Thanks for your podcast and blog, I love all the things I learn from you. We are deciding whether or not to buy a house that would be great in so many ways, although it is a financial risk. It is a house of many entrances, but the real entrance faces south west, the other two entrances are North East and North West. My daughter and I are 9s and my husband is a 1, so all these are described as ruinous directions. Should I be worried? Or should I go ahead and then fix the influences when we move in? We currently live in a (rather small) house that faces South, which has worked well for us, so we are not desperate to move, we could wait for something that faces a different direction. Thanks for your help,
Stephanie B., Denmark
Thanks so much for your email and question, and for listening to the podcast and reading the blog. First off, I practice BTB feng shui, so the directions are not something we focus on in this particular school. There are dozens of schools of feng shui, and my teachers have taught to respect and honor all of them. However, everyone agrees also not to mix and match them. This is where reading things here and there can get you into trouble. You also note that you and your daughter are the number nine and your husband is a one, however you don’t indicate what that number is in relationship to…so again, it’s good to know what you’re using and be knowledgeable and clear about it. In the feng shui that I use and teach, again, the directions are not the most important thing. Also the numerology we use is the nine star ki, which has nothing to do with which direction is better for you. It sounds like flying star, maybe. But with that, your negative directions change every year.
My first suggestion is to look at the practical aspects. The first thing you note is that although the new home is great in many ways, it is a financial risk. The fact that it’s a financial risk is the first clue. I think you already know that even if you may or may not be reading the feng shui of the home, the mundane aspects indicate it is not a wise decision. Always, always, always remember that the mundane is as important, if not more, than the invisible, transcendental aspects of a situation. If it does not make sense functionally or practically, please pay attention to that first. From your words, I understand that you are in a good place now, not in a hurry to move out. So I think you have your answer! Wait until you find the right place for you that works for you financially and with whatever school of feng shui you are using. Remember, stick with one school, or one consultant. There is a poverty mentality that arises when one dabbles and goes feng shui “shopping”. Find the one school that you would like to work with and stick with it. There is so much depth and knowledge with each school. It takes a lifetime just to become an expert in one.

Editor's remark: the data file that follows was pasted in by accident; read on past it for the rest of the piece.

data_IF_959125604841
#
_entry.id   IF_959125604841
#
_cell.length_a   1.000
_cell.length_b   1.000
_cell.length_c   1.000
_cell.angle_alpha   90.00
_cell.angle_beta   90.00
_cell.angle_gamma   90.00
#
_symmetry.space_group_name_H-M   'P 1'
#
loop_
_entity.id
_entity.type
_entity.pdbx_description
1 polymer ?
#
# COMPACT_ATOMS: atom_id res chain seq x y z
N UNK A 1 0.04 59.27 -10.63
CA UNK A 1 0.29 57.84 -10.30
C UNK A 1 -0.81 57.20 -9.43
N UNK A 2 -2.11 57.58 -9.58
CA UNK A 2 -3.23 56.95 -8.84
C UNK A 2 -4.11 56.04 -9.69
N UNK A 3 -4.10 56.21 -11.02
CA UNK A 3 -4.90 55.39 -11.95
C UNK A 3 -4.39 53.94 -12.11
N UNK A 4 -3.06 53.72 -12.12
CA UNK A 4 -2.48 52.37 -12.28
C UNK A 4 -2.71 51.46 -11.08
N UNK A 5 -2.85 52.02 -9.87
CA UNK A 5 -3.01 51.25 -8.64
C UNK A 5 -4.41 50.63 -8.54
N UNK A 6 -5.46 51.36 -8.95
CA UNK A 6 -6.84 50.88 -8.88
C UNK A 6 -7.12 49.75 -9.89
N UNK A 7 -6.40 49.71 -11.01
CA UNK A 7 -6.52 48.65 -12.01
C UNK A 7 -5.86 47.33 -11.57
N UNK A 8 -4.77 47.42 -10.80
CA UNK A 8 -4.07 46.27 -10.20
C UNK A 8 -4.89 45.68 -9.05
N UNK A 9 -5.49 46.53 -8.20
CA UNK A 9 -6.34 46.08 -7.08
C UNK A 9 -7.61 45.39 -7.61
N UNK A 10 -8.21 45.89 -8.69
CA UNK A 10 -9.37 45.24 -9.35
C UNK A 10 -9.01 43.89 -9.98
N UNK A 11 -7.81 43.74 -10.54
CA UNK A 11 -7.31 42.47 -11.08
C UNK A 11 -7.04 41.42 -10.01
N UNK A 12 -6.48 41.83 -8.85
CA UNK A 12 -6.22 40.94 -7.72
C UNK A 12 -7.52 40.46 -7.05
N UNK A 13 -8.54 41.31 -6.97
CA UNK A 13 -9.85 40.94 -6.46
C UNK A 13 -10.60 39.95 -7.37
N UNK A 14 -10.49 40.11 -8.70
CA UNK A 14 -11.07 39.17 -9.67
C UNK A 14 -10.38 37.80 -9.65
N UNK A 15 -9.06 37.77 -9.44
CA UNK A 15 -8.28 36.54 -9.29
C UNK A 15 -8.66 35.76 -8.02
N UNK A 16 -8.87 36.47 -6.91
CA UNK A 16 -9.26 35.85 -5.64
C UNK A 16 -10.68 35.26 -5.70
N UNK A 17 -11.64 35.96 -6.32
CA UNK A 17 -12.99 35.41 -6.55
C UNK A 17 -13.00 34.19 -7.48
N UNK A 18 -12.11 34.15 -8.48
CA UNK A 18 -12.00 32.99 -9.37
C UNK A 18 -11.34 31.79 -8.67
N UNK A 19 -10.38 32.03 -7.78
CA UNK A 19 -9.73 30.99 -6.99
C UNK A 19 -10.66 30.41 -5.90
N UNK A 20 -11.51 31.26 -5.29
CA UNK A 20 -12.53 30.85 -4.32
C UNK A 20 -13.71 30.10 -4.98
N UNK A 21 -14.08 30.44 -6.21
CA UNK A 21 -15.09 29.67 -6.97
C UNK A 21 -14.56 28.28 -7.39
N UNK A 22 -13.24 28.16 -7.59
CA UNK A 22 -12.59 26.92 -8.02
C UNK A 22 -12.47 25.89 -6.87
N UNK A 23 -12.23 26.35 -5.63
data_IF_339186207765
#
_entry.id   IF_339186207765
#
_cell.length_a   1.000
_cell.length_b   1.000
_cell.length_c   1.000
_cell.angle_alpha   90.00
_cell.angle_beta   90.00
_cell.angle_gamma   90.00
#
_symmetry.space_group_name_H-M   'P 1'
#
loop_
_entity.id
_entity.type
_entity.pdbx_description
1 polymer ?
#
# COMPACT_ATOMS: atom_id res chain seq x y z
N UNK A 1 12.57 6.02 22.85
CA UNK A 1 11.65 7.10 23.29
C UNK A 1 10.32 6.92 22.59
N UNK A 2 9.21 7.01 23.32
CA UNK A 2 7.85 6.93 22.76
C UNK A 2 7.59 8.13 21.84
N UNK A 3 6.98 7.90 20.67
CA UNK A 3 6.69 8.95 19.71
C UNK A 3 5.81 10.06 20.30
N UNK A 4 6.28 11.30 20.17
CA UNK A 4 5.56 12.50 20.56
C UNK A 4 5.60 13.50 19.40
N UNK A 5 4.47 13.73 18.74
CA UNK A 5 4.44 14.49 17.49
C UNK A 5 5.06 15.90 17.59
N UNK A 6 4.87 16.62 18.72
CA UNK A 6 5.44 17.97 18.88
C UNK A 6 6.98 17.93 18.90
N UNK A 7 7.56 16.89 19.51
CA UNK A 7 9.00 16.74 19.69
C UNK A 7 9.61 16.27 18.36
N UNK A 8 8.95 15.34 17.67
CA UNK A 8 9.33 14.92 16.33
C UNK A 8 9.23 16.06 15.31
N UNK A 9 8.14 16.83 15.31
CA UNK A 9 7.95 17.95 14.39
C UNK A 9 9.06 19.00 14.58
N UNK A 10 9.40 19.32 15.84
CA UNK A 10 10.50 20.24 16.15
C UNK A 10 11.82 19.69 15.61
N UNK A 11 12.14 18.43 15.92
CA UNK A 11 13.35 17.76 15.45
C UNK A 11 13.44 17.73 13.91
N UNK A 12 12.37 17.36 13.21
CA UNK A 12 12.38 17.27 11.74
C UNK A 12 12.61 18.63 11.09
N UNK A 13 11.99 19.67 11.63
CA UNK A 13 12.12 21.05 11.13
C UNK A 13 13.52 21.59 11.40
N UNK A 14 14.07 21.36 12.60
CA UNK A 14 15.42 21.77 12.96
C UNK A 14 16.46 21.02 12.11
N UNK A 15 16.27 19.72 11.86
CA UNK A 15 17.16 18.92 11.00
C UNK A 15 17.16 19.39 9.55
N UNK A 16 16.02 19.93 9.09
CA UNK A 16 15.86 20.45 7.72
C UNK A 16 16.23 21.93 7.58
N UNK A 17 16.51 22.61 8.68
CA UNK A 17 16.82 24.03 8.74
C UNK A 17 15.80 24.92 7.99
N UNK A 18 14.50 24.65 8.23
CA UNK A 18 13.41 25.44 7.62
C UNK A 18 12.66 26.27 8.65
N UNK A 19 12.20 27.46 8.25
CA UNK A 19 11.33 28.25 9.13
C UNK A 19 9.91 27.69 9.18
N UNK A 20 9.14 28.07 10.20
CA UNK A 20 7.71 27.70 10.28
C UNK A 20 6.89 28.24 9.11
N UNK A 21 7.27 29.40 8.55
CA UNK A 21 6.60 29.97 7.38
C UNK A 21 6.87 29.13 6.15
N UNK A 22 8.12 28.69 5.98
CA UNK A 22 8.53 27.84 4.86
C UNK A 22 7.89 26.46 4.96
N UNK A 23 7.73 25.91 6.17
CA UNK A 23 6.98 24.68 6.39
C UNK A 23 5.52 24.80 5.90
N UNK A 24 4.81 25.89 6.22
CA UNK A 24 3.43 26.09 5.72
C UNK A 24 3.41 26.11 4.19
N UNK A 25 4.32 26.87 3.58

In the case that this home was workable from the mundane sense, yes, BTB feng shui offers many ways to adjust with most feng shui shortcomings. Feng shui is often remedial. I work with many clients while they’re searching for a new home. The most recent was looking for a new home in Manhattan. It was difficult because every floor plan has its missing areas, not to mention balancing location, budget, amenities and then getting an accepted offer. And this isn’t just Manhattan, right? It’s really challenging to do the best you can, there’s going to be no “perfect” solution. However pay attention..if the practical aspects are working and you love the place, then the feng shui can be workable. Listen to your intuition.
by Anjie Cho